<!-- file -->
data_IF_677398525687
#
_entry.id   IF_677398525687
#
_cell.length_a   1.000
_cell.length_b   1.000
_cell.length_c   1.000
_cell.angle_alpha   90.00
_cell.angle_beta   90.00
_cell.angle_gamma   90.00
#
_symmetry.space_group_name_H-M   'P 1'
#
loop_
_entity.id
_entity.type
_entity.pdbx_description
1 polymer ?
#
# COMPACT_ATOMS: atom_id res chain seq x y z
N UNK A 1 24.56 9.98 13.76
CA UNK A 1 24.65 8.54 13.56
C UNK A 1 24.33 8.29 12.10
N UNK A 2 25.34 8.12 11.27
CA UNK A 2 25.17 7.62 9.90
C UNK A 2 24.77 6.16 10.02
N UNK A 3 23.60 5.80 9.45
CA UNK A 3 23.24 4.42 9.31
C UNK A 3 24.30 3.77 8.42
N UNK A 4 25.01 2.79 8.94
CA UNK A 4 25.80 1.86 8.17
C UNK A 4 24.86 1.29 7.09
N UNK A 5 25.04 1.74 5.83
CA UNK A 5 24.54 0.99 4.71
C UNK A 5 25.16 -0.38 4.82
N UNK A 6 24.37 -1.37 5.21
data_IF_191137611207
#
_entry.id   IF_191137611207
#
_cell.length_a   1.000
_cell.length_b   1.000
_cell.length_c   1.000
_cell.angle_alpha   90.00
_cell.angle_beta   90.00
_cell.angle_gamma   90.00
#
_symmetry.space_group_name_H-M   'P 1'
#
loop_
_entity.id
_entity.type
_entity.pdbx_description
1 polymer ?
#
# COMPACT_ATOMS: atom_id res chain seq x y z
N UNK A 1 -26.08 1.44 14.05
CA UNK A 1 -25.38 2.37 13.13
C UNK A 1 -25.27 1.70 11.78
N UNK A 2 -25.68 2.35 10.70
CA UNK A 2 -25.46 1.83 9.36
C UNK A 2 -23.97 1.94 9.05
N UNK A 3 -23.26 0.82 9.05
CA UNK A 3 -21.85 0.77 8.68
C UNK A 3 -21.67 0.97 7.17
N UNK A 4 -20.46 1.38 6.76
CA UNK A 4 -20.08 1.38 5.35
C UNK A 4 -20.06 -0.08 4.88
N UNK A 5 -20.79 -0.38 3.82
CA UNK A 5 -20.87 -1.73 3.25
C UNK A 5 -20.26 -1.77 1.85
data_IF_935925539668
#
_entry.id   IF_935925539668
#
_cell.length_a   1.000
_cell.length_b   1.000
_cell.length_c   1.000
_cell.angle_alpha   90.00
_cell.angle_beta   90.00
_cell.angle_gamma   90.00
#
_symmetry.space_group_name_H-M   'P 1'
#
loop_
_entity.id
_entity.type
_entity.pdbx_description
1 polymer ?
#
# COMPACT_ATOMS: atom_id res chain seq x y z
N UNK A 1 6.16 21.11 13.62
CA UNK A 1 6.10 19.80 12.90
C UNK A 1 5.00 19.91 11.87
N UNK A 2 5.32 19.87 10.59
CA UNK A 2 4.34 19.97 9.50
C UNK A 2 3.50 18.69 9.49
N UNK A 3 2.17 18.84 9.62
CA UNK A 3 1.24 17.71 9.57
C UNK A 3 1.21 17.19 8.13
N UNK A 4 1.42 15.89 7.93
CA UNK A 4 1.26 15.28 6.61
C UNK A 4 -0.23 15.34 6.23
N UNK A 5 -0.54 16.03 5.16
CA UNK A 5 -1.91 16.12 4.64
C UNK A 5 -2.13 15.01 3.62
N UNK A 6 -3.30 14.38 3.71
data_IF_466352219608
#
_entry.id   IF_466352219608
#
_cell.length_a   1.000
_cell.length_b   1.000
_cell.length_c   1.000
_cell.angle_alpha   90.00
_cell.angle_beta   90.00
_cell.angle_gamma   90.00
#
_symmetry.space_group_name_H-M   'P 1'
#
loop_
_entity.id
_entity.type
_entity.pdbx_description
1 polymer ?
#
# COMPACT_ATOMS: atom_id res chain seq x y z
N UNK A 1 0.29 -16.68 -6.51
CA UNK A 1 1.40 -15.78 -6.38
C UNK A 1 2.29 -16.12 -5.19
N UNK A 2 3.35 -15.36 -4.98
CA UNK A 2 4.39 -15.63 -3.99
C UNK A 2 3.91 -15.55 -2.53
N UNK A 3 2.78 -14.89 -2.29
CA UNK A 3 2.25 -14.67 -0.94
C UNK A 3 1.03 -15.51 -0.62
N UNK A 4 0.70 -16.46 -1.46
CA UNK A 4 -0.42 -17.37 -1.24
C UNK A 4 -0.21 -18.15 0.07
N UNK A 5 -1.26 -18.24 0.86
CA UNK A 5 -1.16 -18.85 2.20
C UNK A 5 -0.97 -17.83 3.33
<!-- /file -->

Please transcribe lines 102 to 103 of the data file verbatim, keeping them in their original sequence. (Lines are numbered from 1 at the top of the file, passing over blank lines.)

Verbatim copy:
CA UNK A 4 1.26 15.28 6.61
C UNK A 4 -0.23 15.34 6.23